It’s not easy being a business leader these days. The rules changed at the turn of the century. In the 1900s, a good plan, hard work and a winning smile were the ticket to success in business. The 21st century is a new deal. Consider the transformations in:
Information: More information was created in the last 12 months than in the previous history of civilization. College curricula, learning courses and nonfiction books are obsolete the day they’re published. Staying ahead has been replaced by finding the answer you need when you need it.
Volatility: Abnormal is the new normal. Highs are higher; lows are lower. Entire industries have vanished. Remember vinyl records? Typewriters? Kodak film? Local bookstores? Healthy newspapers?
Value: In 1980, 80 percent of the value of American corporations was tangible. Assets on the balance sheet — plants, equipment, cash — accounted for the bulk of shareholder investments. Twenty years later, that value had migrated to intangibles — know-how, relationships and secret sauce. Ideas have become more valuable than things.
Connections: International used to mean you had offices in Paris and Tokyo. Today, the quality of your deliverables depends on suppliers and partners spread around the globe. Everything’s connected to everything else. Success rides on relationships.
Unpredictability: Only fools make 10-year plans. Nothing’s certain in our complex world. Recent studies find you’d be equally successful throwing darts blindfolded. Embrace change.
Work: Simple work has been automated. Procedural work is being outsourced. The work that adds value is conceptual, and conceptual work involves solving novel problems and doing things that don’t appear in job descriptions. It’s perpetual improvisation. Success requires the ability to adapt in real time.
Speed: Fourteen years ago, Intel’s CEO compared his company to a car racing down the highway at 150 miles per hour. Intel knew there was a brick wall up ahead, but it dared not slow down.
Organizations must figure out how to change course in real time to survive. They need to be able to swerve when even the hint of a wall appears ahead.
Cars are machines. Turn the steering wheel to the left, and the car changes direction. Organizations are people. Turn the wheel and most organizations continue barreling down the road in a straight line. “Turn left! Turn left!” shouts the CEO. Nothing happens. That’s why the life-span of a Fortune 500 company has fallen below 50 years and the tenure of a Fortune 500 CEO below seven years. These organizations keep running into walls.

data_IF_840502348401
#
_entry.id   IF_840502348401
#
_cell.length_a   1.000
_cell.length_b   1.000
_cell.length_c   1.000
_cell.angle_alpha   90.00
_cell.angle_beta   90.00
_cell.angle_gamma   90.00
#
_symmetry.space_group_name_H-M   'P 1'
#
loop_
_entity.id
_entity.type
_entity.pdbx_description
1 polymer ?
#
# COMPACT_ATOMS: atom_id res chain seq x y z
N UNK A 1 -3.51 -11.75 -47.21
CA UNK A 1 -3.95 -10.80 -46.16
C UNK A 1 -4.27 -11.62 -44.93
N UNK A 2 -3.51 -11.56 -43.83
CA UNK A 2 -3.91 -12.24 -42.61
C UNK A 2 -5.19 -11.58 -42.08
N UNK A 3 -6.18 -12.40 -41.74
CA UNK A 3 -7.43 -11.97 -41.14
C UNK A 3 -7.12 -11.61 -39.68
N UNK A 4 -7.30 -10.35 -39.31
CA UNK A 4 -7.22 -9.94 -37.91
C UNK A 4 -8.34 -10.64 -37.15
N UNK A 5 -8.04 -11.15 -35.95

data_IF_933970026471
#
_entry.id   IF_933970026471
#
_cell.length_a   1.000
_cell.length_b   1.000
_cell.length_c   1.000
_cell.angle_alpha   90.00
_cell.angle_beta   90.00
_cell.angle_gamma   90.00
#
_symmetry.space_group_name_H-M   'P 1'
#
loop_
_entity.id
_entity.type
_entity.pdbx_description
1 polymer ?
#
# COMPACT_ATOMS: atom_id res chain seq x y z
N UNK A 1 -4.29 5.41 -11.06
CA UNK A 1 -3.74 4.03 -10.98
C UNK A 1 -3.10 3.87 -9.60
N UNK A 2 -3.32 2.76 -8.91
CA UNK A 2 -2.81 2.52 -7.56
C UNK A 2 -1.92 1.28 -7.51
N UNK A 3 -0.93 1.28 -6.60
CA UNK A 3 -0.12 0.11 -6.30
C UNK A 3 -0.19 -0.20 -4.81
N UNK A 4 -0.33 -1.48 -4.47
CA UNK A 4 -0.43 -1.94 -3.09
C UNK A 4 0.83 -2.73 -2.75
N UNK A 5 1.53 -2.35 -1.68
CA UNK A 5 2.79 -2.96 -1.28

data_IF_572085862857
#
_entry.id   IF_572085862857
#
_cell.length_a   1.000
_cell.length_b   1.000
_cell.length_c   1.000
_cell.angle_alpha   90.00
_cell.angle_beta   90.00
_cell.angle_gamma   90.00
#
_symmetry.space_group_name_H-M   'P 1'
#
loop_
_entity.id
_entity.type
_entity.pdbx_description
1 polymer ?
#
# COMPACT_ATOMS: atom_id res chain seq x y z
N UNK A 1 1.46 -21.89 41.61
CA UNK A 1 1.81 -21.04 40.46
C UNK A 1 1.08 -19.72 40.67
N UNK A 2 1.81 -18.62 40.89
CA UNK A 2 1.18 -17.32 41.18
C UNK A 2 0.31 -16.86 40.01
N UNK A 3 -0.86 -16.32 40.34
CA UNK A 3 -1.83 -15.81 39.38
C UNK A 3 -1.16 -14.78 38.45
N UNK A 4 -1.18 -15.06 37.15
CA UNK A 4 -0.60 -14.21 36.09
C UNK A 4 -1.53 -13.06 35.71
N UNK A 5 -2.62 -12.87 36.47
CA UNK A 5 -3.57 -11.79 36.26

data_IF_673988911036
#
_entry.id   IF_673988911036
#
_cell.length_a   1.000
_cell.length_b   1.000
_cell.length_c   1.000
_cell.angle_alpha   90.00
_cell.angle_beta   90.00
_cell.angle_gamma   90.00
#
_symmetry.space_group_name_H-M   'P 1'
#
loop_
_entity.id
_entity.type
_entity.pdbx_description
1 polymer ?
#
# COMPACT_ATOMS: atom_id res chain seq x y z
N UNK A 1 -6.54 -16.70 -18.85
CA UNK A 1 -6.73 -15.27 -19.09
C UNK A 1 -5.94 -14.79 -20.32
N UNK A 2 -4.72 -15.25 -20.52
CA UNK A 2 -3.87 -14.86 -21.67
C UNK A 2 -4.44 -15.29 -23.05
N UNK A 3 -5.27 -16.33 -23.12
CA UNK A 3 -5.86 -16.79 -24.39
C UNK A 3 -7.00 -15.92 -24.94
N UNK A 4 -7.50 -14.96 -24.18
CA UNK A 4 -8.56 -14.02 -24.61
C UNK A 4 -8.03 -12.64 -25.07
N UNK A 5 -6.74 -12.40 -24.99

The ideal organization would behave more like fish. Recently, I watched schools of hundreds of sardines swimming in perfect synchronization in the giant kelp forest tank at the Monterey Bay Aquarium in Monterey, Calif.
I couldn’t discern a leader of the pack. There was no sardine CEO. Yet the school moved as one. Workers need to act like sardines, changing direction in concert when they sense there’s a hungry shark, or a brick wall, up ahead.
Instead of the schooling from the 19th and 20th centuries that sought to indoctrinate people with formulas that worked in the past, our new schools of workers need to know how to read the signals quickly, trust one another to turn in the right direction, share what the environment is telling them, and be ready to swerve when they sense that wall ahead.
Instead of building walls between departments and functions, flexible organizations tap into a shared flow of intelligence fed by every tributary where action takes place. People work in concert and continuously ping others in their environment in search of opportunities — and looming walls — and share their insights. Everyone’s empowered to influence the group, like a line worker at Toyota, or a sardine that senses an octopus nearby.
Organizations that mimic the military by barking orders down a chain of command, embracing a caste system of officers and staff and relying on strategy laid out far in advance of battle are doomed. Today’s victors knit together responsive networks where every worker has a voice. Their guerilla tactics win out over rigid, unyielding structures every time.
Jay Cross is CEO of Internet Time Group and a thought leader in informal learning and organizational performance. He can be reached at editor@CLOmedia.com.